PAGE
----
As chief legal council for Project Justice, widow Raleigh Shinn doesn't seem the type to accept bribes. Still, Griffin Benedict has an anonymous tip that points to her guilt. And if he wants to make the move to national news anchor, he needs a sensational story.
But nothing is as it seems. Including the do-good lawyer. Underneath shapeless suits and oversize glasses hides an exceptional beauty. Now Griffin not only seeks an exclusive, he wants to uncover Raleigh's secrets for himself. When lies turn to attempted murder, they must hunt down the truth togetherto prove her innocence, protect an honest man and save both their lives.
And here is Shevaun's review:
I knew going in to this that this book was going to be difficult one for me when I read in the description that the heroine was hiding her beauty. I’m never a fan of the “Hey, she’s only an episode of What Not to Wear away from being hot enough for me” plot. However, I’ve been determined to branch out in my reading, and Sarah had been promised, so I opened Nothing But the Truth. And read it. I’m sorry, y’all. I tried to be open minded, I really did.
In the beginning, I was super happy to realize that Project Justice was a group of lawyers, investigators, and the like, all working on overturning death penalty cases. This is an issue I am super passionate about, and I was excited to maybe get a taste of the legalities, the heartbreak, and the failures served up alongside my romance. I was actually willing to have the romance suck, if only I was able to get a good look at the issue. Whelp, folks. NOPE. Project Justice, in this book, is mainly used as background filler, sort of like a plot moppet, but without the cuteness. I mean, It’s run/owned by some genius billionaire who knows all, owns all, and is hiding some sort of seekrit, which will be explored in another book. The sole purpose of this, to me, was to give the heroine someone to fix all the things, without being her love interest.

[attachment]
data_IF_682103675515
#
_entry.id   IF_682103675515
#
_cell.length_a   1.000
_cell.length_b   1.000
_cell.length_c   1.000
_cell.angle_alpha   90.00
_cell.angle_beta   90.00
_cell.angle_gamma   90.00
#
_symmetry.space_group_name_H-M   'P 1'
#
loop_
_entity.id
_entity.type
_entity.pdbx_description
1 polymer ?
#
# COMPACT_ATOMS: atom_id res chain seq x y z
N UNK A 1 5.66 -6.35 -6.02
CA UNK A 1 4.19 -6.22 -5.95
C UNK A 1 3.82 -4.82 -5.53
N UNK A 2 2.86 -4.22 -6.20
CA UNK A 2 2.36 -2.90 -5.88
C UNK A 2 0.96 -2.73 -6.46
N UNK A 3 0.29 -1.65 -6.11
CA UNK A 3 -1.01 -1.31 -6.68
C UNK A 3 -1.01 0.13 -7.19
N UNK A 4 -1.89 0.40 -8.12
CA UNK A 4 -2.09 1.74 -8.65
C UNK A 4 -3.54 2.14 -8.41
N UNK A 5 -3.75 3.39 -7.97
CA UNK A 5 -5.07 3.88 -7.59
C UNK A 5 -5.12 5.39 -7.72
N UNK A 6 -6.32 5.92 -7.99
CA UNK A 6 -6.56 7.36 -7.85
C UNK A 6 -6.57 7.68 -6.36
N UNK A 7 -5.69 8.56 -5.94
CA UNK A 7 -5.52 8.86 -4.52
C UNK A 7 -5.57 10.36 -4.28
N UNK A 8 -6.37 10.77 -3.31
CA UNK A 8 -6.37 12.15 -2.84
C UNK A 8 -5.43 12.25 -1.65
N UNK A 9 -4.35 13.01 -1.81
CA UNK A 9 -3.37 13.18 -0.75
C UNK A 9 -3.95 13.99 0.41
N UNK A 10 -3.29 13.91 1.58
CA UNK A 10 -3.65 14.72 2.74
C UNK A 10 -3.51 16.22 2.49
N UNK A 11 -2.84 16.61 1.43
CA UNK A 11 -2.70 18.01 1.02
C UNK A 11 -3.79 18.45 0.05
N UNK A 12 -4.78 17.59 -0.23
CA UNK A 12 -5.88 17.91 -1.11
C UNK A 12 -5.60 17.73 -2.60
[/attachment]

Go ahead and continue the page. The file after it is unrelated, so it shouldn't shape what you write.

Before I get too ranty, I want to say that Raleigh’s widowhood, and her grief over her husband’s death 6 years prior, is handled very well. She loved her husband, and she feels some genuine guilt about the accident. Kara Lennox just ruins this by having Griffin decide that she’s grieving in the wrong way, and that six years is way too long, and that she needs to get over it. He doesn’t help her through her grief, he bulldozes in and wrecks it.
The suspense part of the plot didn’t work for me, mainly because I never felt as if the characters were in any real danger. The bad guy does little but doctor documents and deliver them anonymously to a reporter, Griffin. But Raleigh’s mega billionaire boss just FIXES everything, and reassures everyone, all the time, that nothing will go wrong. That just sucks the suspense right out of it for me. Really? The heroine has a reporter who isn’t sure if he believes her, but everyone else has her back and works to help her. NOT SUSPENSEFUL AT ALL.
The real douchebaggery comes from the hero, Griffin. He doesn’t make any sense. First off, he knows Raleigh’s hair is her natural color because “If she’d had even a day’s worth of roots, he’d have spotted it.” He’s got a superpower! Then, everybody who knows of him says he’s super ethical, has never been sued for libel, etc etc. He thinks that he needs to get more evidence on the facts of Raleigh’s situation, but then ten pages later he’s pimping out her story to get a TV job and certain he’ll only need a couple of weeks to “nail her to the wall”. And nail her to the wall is a phrase used no less than four times. Once? In back to back sentences. He’s so ethical that he has a lady judge friend who, being so overcome with his magical wang a while back, now makes all of his speeding tickets “diappear”. GRRR.
So, let’s recap: Not really suspenseful or scary, plot moppet employment, mighty wang of unethical douchetasticness, and a gal who needs to stop hiding her beauty so we know she’s ready for love. Oh, and one sex scene. One. But let’s not forget the stellar writing; I have a perfect example for y’all: They’re kissing and Raleigh is thinking about it. “It was the best kiss ever”. For reals, yo. Am I the only one who immediately thought of this?